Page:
United Nations Climate Change Conference (UNCCC) is at the forefront of the fight on climate change. COP (Conference of Parties) is an international meeting of political leaders and activists to discuss environmental issues. Each year, they meet in different parts of the world to deliberate on how best to tackle environmental issues such as climate change. COP 25 will be held this December in Parque Bicentenario Cerrillos in Santiago de Chile.

World Bank currently has a project looking to handle air pollution (PMEH-Pollution Management and Environmental Health) program. The World Bank established a Multi-donor Trust Fund for Pollution Management and Environmental Health to promote more systematic and effective responses to deadly and costly air pollution. This project is looking to reduce the emission of GHG as well as provide mitigation measures especially in populous states like Lagos. They have also partnered with the likes of the United States Environmental Protection Agency (USEPA) on technical strategies – ranging from satellite remote sensing and ground-level monitoring to emerging air sensors – to increase air quality data availability and support countries’ policy needs.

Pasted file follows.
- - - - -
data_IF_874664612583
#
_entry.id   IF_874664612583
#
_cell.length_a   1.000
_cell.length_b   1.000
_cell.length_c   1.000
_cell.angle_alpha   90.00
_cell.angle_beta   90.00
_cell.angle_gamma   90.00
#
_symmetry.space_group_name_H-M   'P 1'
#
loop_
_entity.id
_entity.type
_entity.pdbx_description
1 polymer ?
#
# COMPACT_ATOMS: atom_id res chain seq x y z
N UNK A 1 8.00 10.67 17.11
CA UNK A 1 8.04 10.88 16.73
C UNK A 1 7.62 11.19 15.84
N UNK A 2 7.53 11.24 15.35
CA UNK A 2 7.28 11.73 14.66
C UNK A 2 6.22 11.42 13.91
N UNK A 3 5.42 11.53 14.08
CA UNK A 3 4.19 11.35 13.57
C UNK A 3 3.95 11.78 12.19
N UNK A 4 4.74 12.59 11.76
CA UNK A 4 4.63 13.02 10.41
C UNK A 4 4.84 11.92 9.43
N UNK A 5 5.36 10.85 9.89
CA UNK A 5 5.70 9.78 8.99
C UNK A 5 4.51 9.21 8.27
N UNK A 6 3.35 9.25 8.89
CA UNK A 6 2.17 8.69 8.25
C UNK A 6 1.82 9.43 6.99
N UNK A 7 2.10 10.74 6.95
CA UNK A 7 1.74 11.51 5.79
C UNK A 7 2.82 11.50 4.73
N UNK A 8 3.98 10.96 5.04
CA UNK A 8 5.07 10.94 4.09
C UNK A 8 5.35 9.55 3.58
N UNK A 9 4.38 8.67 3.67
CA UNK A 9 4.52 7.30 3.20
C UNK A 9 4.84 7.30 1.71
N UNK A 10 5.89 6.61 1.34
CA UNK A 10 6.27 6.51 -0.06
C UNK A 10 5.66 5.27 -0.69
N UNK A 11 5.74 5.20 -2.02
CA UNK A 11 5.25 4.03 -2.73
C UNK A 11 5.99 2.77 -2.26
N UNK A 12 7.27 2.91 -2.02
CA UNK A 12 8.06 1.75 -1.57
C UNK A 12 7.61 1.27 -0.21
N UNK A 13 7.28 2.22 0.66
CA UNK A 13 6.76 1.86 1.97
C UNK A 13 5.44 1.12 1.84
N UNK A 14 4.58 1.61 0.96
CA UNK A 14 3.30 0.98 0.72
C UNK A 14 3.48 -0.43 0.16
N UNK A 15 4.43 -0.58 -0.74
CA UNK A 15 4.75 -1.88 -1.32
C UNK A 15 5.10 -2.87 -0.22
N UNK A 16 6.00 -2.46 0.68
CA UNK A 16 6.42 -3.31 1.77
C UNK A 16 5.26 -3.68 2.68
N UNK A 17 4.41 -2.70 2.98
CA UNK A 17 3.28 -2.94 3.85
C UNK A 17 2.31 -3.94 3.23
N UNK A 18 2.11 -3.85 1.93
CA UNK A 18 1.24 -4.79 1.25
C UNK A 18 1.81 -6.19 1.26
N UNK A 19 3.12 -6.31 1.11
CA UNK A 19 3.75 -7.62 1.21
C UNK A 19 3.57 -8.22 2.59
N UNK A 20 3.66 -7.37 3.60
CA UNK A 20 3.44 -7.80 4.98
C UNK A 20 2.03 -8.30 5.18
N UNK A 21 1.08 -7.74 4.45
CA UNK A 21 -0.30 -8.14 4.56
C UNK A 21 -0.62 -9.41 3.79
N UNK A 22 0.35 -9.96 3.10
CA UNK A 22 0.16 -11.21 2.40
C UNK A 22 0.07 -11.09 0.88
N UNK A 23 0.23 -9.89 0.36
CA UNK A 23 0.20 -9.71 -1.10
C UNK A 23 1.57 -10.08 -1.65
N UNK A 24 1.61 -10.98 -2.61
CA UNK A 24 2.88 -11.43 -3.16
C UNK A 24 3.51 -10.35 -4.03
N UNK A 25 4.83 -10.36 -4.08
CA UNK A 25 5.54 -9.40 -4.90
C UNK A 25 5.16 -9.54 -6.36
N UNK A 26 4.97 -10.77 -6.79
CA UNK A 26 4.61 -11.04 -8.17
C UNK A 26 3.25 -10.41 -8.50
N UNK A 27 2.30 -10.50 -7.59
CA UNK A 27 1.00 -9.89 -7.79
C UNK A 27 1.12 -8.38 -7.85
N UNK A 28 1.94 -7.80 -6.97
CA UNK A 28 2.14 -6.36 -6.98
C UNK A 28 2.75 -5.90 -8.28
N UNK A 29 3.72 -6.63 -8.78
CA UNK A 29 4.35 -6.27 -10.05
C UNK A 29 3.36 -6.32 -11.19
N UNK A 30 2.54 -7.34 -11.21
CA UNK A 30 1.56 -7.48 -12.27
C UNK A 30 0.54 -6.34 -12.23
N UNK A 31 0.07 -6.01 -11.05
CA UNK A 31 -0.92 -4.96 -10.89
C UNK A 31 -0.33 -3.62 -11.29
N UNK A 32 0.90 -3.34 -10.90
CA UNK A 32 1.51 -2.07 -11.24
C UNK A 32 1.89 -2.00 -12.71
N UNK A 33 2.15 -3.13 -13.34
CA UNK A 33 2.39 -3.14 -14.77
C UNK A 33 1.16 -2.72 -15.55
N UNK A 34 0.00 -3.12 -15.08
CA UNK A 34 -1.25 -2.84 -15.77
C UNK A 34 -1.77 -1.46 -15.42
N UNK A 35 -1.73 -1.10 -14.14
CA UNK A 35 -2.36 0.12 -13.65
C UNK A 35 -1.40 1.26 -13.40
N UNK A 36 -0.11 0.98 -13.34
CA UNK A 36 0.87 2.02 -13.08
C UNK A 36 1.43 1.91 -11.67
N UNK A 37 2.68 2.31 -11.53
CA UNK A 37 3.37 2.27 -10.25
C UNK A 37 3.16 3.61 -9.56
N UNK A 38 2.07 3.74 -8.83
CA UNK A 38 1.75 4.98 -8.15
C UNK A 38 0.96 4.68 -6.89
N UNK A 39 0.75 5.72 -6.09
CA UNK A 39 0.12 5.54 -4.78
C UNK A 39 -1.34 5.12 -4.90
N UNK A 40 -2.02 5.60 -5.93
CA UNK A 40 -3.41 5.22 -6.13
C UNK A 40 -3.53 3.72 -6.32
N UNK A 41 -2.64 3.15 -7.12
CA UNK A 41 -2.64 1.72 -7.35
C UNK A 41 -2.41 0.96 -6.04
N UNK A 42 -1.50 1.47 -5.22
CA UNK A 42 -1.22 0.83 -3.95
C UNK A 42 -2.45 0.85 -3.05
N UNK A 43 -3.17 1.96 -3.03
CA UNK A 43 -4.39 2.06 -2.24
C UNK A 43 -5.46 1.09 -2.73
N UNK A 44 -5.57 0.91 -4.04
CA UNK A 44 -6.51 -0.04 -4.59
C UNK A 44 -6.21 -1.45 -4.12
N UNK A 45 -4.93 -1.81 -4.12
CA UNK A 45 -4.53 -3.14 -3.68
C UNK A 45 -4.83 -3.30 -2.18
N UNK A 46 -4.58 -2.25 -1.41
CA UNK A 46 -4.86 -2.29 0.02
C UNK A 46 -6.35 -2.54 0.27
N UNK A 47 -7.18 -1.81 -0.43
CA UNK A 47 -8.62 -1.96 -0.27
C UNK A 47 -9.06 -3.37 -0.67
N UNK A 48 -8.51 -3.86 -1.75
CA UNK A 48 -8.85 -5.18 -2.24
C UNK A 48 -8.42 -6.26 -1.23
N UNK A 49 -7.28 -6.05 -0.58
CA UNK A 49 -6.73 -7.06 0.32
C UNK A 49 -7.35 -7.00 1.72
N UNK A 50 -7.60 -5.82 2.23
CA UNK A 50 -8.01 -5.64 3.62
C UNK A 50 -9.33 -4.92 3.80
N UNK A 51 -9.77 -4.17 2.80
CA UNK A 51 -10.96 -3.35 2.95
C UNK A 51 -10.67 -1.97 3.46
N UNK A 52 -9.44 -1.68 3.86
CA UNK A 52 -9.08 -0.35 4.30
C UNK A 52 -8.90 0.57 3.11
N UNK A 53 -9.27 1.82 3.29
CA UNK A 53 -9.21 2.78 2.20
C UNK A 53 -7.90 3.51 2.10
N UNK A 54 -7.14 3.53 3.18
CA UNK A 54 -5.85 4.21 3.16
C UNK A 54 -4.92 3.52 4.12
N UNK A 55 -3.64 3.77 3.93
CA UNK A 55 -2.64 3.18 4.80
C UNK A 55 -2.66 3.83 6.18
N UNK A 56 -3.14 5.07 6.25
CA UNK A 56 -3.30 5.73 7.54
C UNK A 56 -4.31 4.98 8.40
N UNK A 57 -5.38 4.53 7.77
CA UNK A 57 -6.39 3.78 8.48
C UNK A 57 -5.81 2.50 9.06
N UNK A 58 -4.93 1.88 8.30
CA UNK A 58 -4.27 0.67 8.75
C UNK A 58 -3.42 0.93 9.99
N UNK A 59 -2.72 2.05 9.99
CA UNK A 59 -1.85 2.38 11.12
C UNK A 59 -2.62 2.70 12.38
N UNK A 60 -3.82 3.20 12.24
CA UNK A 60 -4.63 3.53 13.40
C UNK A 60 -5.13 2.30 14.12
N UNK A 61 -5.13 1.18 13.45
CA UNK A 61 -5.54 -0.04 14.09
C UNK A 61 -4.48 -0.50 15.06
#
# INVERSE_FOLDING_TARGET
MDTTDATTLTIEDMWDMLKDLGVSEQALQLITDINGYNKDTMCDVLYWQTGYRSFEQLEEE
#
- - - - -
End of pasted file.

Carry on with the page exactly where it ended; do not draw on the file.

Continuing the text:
UNDP, UNEP, and so many other International Organizations are fighting severely to tackle this problem across Nigeria as we speak. NGOs as well have teamed up with the Federal and State Agencies to bring their input on board. Private businesses are not left out, as I am aware of a few that have made it their mission to fight climate change and other environmental issues in Nigeria such as Action Gx based here in Nigeria.